The Bloody Chamber – Angela Carter

I find there are some authors that people recommend to you again and again, you say you will get around to reading them yet take forever to do so and then when you do read them realise you might have been missing out on a marvellous author for quite some time. Novel Insights has been telling me for ages and ages I should read Angela Carter but it took Claire of Paperback Reader making April her Angela Carter month for me to finally get started on any of her work. I opted for ‘The Bloody Chamber’ a collection of Angela Carter’s magical short stories. Yet as you may notice it’s taken me almost two months, as I started at the end of April, to get through them. Not because they were hard work but because I wanted to savour the experience.

I find writing about a collection of stories much more difficult than writing about a book. You don’t want to give away the plot of each tale, especially as some can be as short as two pages, as why would anyone read them afterwards? You also don’t want to sound vague and have people not go out and read them because they have no idea what they entail. So I think the best way of initially summarising ‘The Bloody Chamber’ is to call Carters collection an unusual retelling of fairytales we all know and love in a very original and slightly salacious way.

Tales we know and love from our childhood such as Beauty and the Beast, Puss-in-Boots and Red Riding Hood get a modern and yet utterly magical makeover. Take for example the title story ‘The Bloody Chamber’ (I won’t give away which fairytale its based on though some of you could guess) which has a virgin bride marrying a much older man and leaving her widowed mother to live in a mighty French castle. For the first few pages you think it’s a tale of old with horse drawn carriages and turrets until our heroine gives her mum a call and weeps over golden dolphin taps. Or in another tale where we see Beauty whizzing from the beasts in a taxi to London. Yet Carter cleverly gives the modern world a surreal and magical feel that makes it all work and also makes it a very original retelling, if you can have such a thing.  

The reason the word ‘salacious’ springs to mind with the collection is that it’s a very sensual and often sexual world that Carter creates, there are lots of wedding nights and loss of innocence in fairy tales and Carter brings all this to the fore with much deflowering along the way. I don’t know if it’s just in these tales Carter does this or if all her work has an underlying sensuousness? In fact one of my least favourite fairy tales ‘Puss-in-Boots’ became one of my favourites in this collection because it was such a wonderful romp. Whilst these tales are in quite a dark realm they all have humour in them somewhere. Her prose is colourful, entertaining, and taught. I had a sense that as she writes each word needs to be there you never feel there is excessive description, she paints something vividly but leaves the reader with her ideas to work upon themselves.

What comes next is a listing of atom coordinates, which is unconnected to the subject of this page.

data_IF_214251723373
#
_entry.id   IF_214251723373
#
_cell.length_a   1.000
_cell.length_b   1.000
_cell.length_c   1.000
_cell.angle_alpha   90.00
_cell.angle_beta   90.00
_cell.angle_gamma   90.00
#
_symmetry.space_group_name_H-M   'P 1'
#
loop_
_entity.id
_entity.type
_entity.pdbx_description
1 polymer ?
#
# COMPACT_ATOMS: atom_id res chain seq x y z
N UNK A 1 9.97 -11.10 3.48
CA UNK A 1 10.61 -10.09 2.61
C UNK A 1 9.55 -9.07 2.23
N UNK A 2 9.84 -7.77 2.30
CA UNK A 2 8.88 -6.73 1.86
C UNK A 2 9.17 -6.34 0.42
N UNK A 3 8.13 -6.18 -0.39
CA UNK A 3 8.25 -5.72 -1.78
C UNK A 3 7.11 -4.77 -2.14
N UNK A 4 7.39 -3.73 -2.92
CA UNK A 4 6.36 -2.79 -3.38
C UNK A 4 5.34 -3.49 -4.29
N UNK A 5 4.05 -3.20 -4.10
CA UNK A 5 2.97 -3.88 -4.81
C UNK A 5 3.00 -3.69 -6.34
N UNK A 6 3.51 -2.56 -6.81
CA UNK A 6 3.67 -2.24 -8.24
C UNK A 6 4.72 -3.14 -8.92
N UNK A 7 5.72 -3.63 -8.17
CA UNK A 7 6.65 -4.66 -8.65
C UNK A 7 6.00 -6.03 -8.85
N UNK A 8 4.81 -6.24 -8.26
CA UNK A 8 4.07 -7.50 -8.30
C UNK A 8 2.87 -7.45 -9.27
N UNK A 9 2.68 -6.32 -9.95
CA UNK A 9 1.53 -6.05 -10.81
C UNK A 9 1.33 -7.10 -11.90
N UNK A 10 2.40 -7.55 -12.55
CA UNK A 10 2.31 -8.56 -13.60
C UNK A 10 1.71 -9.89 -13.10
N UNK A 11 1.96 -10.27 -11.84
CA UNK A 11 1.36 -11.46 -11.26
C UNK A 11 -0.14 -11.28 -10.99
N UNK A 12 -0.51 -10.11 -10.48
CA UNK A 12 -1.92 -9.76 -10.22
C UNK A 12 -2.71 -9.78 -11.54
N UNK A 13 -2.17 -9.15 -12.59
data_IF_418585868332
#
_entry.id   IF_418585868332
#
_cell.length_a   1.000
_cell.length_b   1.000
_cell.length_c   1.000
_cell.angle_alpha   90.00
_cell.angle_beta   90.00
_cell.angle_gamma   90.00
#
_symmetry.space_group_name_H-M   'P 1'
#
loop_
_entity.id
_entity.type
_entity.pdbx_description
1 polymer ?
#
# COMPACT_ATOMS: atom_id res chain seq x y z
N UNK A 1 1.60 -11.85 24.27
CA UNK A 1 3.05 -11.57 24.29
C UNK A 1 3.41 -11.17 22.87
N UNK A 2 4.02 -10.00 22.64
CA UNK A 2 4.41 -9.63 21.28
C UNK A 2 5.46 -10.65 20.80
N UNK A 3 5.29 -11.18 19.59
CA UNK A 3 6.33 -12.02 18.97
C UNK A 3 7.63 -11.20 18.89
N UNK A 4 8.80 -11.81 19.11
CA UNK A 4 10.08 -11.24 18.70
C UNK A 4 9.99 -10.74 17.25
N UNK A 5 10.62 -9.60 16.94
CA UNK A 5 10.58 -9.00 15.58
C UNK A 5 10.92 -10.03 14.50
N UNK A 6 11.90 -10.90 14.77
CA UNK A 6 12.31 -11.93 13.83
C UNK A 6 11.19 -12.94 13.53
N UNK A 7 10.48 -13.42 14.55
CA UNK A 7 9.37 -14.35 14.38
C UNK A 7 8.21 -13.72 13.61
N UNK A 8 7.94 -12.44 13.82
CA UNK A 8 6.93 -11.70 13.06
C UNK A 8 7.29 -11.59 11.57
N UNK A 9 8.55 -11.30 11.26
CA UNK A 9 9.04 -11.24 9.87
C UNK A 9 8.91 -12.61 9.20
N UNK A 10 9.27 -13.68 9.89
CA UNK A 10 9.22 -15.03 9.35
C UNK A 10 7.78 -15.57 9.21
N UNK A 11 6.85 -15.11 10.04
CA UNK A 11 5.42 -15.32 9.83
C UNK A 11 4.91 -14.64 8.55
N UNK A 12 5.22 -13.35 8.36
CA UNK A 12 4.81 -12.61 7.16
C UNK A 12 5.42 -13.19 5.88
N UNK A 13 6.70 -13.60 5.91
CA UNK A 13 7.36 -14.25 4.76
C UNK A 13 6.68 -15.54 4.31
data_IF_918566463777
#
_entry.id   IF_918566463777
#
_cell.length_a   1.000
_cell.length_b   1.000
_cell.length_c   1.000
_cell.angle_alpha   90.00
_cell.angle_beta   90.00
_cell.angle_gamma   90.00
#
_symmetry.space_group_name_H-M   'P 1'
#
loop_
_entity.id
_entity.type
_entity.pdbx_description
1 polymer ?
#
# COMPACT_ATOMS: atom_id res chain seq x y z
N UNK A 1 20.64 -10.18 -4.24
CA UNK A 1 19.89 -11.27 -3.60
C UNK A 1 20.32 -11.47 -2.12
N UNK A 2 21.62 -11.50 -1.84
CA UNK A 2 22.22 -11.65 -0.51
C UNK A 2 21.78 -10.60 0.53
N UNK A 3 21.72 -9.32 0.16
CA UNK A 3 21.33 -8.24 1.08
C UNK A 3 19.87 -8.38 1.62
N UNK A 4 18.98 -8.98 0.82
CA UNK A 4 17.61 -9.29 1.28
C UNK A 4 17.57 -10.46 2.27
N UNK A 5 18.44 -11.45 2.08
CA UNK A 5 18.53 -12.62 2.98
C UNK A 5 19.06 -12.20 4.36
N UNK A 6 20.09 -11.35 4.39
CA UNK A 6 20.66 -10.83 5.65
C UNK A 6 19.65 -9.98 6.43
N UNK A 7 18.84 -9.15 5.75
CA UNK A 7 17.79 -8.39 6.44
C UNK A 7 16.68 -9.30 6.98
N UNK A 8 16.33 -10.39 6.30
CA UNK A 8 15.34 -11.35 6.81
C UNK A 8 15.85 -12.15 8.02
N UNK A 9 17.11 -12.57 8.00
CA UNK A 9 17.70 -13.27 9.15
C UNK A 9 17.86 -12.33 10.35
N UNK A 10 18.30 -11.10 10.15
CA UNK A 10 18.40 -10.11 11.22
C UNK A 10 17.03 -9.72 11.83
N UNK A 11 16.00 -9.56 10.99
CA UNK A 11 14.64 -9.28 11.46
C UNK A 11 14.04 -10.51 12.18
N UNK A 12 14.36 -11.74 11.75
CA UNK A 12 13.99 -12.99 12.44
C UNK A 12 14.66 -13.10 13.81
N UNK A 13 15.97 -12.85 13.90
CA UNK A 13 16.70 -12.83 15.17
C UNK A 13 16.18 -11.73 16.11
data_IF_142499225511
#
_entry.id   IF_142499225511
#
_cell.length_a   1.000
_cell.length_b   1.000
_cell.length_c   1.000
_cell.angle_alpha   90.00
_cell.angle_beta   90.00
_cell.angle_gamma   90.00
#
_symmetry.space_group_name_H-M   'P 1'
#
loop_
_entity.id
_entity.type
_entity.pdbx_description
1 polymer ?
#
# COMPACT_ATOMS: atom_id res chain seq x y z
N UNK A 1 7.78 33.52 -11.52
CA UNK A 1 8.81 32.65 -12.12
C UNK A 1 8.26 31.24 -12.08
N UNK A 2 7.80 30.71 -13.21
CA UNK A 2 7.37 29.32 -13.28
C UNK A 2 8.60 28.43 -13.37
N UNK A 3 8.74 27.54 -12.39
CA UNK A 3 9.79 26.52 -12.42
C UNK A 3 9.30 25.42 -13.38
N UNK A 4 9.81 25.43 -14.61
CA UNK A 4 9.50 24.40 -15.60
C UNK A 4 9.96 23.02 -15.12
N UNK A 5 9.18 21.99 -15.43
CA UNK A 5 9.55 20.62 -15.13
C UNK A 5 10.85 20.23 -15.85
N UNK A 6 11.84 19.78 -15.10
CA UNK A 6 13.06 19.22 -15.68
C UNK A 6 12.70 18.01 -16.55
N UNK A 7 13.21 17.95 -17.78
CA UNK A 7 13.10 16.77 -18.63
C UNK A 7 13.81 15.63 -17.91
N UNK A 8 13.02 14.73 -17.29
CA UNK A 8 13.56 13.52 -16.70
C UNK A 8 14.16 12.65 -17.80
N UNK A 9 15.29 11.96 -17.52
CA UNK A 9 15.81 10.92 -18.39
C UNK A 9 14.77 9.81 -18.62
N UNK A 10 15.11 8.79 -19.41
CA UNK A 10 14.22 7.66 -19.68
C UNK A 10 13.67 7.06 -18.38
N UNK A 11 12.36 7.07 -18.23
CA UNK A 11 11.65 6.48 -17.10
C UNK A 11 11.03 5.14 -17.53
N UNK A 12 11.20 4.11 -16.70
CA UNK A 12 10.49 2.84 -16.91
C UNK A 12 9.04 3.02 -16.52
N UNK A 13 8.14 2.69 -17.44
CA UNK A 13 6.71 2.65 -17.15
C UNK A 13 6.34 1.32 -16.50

I wondered if some where Angela Carters original ideas too as I didn’t recognise some of the tales in the collection, mind you I only heard of and read Bluebeard last year so I am not a fairy tale aficionado. Though this collection makes me want to become one.  If I had one minor quibble with the book is the order in which the stories run, those with a ‘beast in them being popped next to one an other and all the tales of wolves of all varieties being popped together at the back means they merge into one slightly. Mind you if you are reading one every couple of days then that’s not going to matter is it and I found them the most enjoyable bedtime tales. 10/10

I really enjoyed this and am now wondering which other authors have had a crack at retelling the great fairytales? I also wonder where I should turn with Carter next as I do want to read much more. Should I go for another short story collection? Maybe try more of her fairytales? Or go for a novel… but which one? Who else has read her and what would you recommend?

Savidge suggests some perfect prose partners:

The Breaking Point & Other Stories – Daphne Du Maurier (there is a darkness and humour that I think makes these authors great companions to be read together and this collection features some of Daphne’s darker tales)

Singling Out The Couples – Stella Duffy (the magically surreal in a modern world and sensual nature of the tales above are very much present in Stella Duffy’s tale of a cruel Princess in need of a heart)


Filed under Angela Carter, Books of 2010, Review, Short Stories, Vintage Books, Vintage Classics

23 responses to “The Bloody Chamber – Angela Carter

  1. gracenotes34

    your next read from Angela Carter has to be Wise Children – poignant, magical, compelling and beautifully written.

  2. You absolutely have to read Nights at the Circus — Carter’s masterpiece — an amazing, wonderful, magical book — Carter definitely one of the most important writers of the late 20th century. Glad you have cracked her at last!

  3. Delighted (and relieved) that you loved The Bloody Chamber, Simon 🙂

    Carter’s love for the sensual and sexual is definitely apparent in her other works, including her non-fictional work on the Marquis de Sade and pornography (The Sadeian Woman was written at the same time as The Bloody Chamber and its influence can be seen).

    I loved the little modern mentions too, which took you out of the fairy-tale timeless setting and placed you last century.